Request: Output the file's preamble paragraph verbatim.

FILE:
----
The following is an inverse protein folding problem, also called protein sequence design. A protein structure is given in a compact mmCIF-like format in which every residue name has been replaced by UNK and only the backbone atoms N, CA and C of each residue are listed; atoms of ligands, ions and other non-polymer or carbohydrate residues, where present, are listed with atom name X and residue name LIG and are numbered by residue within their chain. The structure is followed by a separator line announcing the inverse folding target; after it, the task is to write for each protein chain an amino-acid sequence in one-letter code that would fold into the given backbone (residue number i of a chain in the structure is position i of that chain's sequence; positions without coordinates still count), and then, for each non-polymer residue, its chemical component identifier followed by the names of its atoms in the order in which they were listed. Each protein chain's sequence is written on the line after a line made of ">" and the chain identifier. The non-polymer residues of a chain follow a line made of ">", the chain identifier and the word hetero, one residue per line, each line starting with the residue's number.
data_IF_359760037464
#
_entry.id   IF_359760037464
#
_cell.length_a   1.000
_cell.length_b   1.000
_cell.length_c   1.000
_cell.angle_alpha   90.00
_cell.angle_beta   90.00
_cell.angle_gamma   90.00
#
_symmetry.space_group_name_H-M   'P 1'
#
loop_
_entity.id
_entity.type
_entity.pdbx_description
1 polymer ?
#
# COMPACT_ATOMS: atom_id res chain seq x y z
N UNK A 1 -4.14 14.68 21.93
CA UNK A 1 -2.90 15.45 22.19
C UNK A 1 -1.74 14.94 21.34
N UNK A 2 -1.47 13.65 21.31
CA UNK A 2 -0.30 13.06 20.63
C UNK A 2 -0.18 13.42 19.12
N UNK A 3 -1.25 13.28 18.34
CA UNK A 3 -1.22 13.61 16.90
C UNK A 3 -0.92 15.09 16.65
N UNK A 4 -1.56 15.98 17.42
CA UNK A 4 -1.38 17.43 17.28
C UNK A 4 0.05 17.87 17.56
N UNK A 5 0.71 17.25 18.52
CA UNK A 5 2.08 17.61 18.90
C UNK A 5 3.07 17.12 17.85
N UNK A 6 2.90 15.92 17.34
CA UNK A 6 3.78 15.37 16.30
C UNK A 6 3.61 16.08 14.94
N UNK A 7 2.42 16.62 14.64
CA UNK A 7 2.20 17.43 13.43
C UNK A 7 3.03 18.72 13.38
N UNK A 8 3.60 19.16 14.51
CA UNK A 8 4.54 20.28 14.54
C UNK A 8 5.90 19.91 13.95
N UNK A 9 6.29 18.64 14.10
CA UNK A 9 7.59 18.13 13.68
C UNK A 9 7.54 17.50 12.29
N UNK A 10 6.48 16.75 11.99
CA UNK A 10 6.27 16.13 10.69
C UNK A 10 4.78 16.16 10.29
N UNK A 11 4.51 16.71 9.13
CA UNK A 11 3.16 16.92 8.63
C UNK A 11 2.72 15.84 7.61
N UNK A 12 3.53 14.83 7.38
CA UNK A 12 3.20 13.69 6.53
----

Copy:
The following is an inverse protein folding problem, also called protein sequence design. A protein structure is given in a compact mmCIF-like format in which every residue name has been replaced by UNK and only the backbone atoms N, CA and C of each residue are listed; atoms of ligands, ions and other non-polymer or carbohydrate residues, where present, are listed with atom name X and residue name LIG and are numbered by residue within their chain. The structure is followed by a separator line announcing the inverse folding target; after it, the task is to write for each protein chain an amino-acid sequence in one-letter code that would fold into the given backbone (residue number i of a chain in the structure is position i of that chain's sequence; positions without coordinates still count), and then, for each non-polymer residue, its chemical component identifier followed by the names of its atoms in the order in which they were listed. Each protein chain's sequence is written on the line after a line made of ">" and the chain identifier. The non-polymer residues of a chain follow a line made of ">", the chain identifier and the word hetero, one residue per line, each line starting with the residue's number.